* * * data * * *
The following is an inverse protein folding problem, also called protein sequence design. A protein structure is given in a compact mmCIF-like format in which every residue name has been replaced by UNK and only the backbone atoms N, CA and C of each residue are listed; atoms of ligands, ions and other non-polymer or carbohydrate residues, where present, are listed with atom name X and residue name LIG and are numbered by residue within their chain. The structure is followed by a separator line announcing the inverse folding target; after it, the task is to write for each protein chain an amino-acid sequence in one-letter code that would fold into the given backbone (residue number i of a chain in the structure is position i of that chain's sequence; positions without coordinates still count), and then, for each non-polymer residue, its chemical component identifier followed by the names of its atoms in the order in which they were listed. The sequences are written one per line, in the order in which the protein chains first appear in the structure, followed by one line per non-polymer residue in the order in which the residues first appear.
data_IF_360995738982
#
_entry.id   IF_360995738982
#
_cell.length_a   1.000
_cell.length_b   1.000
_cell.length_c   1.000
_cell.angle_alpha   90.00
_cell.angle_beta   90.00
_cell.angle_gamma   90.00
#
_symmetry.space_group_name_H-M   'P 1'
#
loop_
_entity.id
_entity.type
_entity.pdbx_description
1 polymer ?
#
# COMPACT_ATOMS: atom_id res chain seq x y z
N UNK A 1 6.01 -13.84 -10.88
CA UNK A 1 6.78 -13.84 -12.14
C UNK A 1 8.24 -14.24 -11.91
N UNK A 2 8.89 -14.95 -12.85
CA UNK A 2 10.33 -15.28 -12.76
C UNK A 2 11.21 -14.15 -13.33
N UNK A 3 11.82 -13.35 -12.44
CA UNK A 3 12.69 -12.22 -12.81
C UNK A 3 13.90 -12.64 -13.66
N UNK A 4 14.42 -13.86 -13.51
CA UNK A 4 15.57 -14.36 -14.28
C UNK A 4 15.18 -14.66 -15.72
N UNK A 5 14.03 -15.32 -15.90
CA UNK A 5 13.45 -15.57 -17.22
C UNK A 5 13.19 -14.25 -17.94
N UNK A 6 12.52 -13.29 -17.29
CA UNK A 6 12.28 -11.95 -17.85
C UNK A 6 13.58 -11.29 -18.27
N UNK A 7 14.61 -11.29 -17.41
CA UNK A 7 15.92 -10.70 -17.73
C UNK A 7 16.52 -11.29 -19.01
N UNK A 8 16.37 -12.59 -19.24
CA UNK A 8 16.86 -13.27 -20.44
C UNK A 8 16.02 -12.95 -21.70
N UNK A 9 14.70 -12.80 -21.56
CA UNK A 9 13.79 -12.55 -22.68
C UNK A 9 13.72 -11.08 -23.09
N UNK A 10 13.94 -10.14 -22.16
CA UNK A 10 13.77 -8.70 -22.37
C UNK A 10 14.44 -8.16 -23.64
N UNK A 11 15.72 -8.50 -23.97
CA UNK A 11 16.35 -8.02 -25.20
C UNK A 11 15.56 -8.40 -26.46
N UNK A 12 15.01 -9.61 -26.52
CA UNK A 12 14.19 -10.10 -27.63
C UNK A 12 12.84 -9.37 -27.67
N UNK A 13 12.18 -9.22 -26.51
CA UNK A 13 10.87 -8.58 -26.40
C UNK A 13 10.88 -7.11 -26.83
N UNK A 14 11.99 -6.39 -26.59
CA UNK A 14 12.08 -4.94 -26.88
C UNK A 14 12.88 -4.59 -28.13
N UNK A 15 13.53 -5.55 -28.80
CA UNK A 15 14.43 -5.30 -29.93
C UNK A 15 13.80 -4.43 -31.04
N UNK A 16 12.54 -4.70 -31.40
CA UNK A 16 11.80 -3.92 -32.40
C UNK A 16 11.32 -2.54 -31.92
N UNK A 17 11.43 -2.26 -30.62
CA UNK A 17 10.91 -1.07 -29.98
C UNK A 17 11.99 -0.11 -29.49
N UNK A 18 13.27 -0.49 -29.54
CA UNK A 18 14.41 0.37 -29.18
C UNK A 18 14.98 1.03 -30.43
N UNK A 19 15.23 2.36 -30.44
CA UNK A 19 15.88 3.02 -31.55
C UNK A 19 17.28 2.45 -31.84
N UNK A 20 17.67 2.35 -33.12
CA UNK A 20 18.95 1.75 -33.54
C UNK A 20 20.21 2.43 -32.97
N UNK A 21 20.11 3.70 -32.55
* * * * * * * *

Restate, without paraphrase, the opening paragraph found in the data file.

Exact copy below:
The following is an inverse protein folding problem, also called protein sequence design. A protein structure is given in a compact mmCIF-like format in which every residue name has been replaced by UNK and only the backbone atoms N, CA and C of each residue are listed; atoms of ligands, ions and other non-polymer or carbohydrate residues, where present, are listed with atom name X and residue name LIG and are numbered by residue within their chain. The structure is followed by a separator line announcing the inverse folding target; after it, the task is to write for each protein chain an amino-acid sequence in one-letter code that would fold into the given backbone (residue number i of a chain in the structure is position i of that chain's sequence; positions without coordinates still count), and then, for each non-polymer residue, its chemical component identifier followed by the names of its atoms in the order in which they were listed. The sequences are written one per line, in the order in which the protein chains first appear in the structure, followed by one line per non-polymer residue in the order in which the residues first appear.